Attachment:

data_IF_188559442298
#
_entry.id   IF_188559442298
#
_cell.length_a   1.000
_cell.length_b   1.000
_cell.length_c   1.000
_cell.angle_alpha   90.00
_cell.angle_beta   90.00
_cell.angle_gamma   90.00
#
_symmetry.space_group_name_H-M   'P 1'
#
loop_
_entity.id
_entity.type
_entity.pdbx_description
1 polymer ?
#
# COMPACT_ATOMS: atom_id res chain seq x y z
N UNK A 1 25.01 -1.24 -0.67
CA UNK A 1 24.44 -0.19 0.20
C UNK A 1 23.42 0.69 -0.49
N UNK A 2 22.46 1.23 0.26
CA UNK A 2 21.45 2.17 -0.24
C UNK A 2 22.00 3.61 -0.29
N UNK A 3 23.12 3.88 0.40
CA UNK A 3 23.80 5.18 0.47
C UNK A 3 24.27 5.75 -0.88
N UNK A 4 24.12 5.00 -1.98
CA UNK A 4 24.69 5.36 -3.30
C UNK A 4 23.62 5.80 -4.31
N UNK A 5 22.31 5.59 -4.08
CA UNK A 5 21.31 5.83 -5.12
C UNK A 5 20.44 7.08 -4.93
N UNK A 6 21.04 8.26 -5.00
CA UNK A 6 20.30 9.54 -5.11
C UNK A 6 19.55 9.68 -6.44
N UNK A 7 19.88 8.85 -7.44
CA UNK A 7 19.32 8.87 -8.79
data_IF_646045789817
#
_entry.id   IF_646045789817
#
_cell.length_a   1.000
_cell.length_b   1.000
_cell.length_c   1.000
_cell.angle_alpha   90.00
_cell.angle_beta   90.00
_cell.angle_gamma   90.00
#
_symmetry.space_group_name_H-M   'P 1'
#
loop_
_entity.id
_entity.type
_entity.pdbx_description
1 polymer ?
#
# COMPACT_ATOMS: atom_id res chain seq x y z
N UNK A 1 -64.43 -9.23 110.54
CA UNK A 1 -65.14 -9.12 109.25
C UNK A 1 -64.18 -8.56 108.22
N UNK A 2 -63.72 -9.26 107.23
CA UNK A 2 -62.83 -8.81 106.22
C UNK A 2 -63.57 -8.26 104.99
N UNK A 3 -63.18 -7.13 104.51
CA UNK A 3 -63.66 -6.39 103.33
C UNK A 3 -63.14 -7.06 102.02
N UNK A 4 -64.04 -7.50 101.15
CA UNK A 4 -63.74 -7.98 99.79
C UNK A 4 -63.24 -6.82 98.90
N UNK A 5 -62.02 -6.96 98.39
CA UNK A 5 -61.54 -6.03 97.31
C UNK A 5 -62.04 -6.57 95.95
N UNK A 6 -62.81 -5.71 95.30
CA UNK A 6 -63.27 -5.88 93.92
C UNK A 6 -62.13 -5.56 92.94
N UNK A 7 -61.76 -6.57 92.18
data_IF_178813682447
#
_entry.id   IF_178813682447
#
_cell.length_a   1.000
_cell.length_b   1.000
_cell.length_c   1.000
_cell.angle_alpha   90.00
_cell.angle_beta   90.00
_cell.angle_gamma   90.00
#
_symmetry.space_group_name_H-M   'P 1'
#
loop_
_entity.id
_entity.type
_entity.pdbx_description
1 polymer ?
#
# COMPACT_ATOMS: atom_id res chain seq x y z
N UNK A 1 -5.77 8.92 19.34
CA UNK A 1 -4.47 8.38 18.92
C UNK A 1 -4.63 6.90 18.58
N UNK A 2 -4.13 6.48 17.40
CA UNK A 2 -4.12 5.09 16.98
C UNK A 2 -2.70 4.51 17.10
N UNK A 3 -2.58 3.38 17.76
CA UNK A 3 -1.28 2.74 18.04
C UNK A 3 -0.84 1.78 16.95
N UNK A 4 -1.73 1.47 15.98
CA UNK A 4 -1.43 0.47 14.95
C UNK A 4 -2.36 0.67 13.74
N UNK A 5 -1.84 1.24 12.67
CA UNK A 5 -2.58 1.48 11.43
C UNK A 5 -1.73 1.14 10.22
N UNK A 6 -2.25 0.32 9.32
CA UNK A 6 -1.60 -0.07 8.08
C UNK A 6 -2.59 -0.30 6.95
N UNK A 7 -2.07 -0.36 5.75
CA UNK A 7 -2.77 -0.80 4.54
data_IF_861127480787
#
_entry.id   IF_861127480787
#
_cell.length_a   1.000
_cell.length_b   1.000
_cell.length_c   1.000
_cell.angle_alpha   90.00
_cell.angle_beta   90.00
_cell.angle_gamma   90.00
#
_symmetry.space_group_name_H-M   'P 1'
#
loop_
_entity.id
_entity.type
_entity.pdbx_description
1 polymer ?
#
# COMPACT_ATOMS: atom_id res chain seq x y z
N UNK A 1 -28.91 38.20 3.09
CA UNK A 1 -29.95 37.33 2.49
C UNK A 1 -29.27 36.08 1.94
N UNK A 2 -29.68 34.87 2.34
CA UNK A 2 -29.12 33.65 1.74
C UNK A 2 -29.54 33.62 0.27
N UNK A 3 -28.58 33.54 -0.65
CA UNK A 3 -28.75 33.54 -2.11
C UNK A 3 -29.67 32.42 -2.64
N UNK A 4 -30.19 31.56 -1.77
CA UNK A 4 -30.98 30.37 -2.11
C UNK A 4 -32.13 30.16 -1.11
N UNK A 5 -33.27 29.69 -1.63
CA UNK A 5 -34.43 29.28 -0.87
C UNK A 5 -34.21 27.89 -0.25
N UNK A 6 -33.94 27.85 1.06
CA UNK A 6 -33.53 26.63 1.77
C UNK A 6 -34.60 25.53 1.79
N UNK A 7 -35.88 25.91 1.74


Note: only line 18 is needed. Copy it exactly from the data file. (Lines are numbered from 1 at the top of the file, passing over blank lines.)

1 polymer ?